Taming Our Minds: Advice for Modern Buddhists
Taming Our Minds
Taming our minds remains the most important lesson taught by the Buddha. Yet, we sometimes get confused and think Buddhism means only praying, chanting, or asking lamas for blessings. No! We really need to understand that the Buddha taught everything so we can understand and tame our minds.
Mastering Our Minds: Examples from the Buddha’s Life Story
To understand this, we can recall the story of the Buddha’s own awakening. Life stories describe armies of demons and temptresses sent to distract the Buddha from his quest. From the earliest times Buddhist artists illustrated this story in great detail on major monuments. Every country in the Buddhist world illustrates the mental battle of the Buddha to master his mind.
Why was this such a popular motif? Because mental demons cause a lot of trouble for all of us. By illustrating anger, jealousy, and pride as demonic armies, artists show us how emotions seem very “alive” or real. We can believe that someone or something outside is causing us a lot of trouble!
Yet, the Buddha conquered all of these because he knew how to tame his own mind. Similarly, we can apply ancient techniques to our own modern distractions. We too can awaken by taming our minds!
Taming Our Minds: Advice from Phakchok Rinpoche
In 2016, Phakchok Rinpoche gave a public talk in Bhutan. Although most in the audience were culturally Buddhists, Rinpoche reminded them –just as he reminds all of us — that our focus should be on the mind. And Rinpoche shares that this is how he learned from his own meditation master. His teacher, Nyoshül Khenpo Rinpoche, advised him to conquer his anger by first examining his mind.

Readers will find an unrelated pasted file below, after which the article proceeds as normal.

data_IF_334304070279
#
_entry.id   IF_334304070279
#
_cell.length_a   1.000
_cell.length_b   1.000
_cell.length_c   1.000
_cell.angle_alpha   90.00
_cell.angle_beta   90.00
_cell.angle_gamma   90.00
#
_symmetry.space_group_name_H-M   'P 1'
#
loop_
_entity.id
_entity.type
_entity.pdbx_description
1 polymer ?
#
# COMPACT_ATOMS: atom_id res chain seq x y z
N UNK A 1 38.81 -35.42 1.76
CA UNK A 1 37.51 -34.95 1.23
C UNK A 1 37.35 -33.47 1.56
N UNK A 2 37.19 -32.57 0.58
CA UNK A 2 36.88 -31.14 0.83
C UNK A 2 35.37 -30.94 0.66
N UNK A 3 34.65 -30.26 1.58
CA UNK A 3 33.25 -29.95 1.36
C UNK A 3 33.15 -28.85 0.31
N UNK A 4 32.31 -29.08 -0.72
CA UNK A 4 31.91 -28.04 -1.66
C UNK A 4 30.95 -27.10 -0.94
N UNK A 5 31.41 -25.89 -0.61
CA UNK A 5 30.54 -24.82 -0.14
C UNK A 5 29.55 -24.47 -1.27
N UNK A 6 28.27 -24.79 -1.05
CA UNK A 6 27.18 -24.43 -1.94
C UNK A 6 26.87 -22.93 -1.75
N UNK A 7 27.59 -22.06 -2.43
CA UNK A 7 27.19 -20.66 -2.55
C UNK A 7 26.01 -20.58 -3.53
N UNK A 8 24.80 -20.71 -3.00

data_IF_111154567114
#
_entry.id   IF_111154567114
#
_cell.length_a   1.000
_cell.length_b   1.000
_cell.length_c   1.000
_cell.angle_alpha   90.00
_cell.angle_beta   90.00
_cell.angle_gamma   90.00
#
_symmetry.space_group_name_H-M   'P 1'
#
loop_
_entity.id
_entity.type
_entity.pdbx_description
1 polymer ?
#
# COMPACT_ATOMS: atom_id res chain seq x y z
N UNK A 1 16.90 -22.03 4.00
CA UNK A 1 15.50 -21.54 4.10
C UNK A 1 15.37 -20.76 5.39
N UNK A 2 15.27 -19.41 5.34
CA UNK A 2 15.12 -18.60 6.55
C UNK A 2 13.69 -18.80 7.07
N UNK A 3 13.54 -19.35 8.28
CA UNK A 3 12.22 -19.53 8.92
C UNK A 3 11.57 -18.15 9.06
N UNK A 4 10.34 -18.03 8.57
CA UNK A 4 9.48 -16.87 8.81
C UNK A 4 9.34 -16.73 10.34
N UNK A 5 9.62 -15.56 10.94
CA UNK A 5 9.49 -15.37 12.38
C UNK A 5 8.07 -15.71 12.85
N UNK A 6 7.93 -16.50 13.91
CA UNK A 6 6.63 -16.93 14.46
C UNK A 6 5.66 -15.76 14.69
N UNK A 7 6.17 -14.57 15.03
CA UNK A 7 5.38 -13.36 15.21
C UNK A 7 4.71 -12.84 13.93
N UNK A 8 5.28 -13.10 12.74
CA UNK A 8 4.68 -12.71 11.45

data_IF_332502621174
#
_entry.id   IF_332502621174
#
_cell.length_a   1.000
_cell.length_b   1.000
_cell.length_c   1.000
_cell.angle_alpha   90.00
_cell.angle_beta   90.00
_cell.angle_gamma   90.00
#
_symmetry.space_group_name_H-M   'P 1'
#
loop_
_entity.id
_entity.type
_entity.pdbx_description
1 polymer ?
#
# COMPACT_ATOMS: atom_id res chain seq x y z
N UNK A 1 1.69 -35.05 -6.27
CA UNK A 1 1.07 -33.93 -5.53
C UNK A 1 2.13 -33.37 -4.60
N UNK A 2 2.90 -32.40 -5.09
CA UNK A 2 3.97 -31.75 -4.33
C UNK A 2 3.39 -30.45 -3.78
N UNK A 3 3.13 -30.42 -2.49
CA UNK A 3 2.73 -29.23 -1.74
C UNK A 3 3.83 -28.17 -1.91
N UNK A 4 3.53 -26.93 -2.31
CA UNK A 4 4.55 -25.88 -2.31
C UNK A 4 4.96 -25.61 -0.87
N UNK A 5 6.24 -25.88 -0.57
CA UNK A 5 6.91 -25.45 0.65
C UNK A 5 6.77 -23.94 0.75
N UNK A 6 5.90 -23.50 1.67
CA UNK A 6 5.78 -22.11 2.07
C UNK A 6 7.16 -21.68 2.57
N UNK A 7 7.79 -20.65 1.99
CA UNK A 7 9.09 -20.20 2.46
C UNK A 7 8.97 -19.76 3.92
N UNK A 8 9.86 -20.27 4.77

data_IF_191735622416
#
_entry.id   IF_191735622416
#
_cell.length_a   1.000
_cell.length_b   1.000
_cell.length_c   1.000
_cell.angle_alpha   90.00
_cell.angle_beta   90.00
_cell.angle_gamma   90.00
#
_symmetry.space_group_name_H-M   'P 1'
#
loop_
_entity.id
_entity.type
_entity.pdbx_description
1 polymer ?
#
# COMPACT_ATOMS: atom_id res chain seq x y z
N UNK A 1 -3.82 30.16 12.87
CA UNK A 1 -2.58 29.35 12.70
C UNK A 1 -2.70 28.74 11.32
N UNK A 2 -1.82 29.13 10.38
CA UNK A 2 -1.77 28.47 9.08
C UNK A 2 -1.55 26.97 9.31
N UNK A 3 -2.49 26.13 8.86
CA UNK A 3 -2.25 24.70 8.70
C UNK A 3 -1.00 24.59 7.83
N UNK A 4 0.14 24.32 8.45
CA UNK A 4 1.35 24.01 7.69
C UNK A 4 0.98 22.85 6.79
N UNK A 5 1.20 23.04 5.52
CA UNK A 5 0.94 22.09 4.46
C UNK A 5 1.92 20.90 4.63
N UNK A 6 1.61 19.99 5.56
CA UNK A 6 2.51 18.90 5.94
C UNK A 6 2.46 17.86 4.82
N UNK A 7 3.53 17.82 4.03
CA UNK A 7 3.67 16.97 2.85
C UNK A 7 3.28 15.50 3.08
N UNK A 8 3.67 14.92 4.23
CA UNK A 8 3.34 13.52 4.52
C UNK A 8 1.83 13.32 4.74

Similarly, if we want to learn about the Dharma, the best way is to go back to the basics. Our mind is so chaotic, isn’t it? When we investigate, we can learn to experience our own minds. Every one of us has a mind.
Taming Our Minds: Why Start Here?
We can’t try to tame the outer world — that’s not very reasonable. If we’re having a bad day, say we woke up in a bad mood, let’s look at the reason. Something outside may influence our mind, but if we examine carefully we see that it is our own reaction that causes us pain.
Observing the Process — Try This at Home!
Rinpoche teaches us that our emotions develop in split-second steps. We may not see the movement from one to the next unless we pay careful attention. See if you can spot these:
- Thought arises. For example, “I don’t like that guy.”
- Feeling follows. “He is really irritating me or behaving badly.”
- Physical experience manifests. You feel hot, your pulse quickens, and your face flushes. And you may act: you shout or give a dirty look.
Phakchok Rinpoche asks us to spend a few seconds every day learning to reflect on our minds.
We do this by first observing our own mental state. What kind of a mental mood are you experiencing?
Can you watch how your mental stream is moving? How was your mind a few moments ago? And now?
These are the kinds of questions we need to consider.
Can you catch the three steps of the process from a thought arising through to the physical reaction? Who is in charge here?
Additional Taming Resources
For more specific teachings on training the mind, join our on-line support program, Training the Mind: An Introduction. Here, we offer more teachings by Phakchok Rinpoche, including direct meditation instruction. You can also find more reflections and practical exercises. Please also post any questions in our Student Forum or below in the comments section.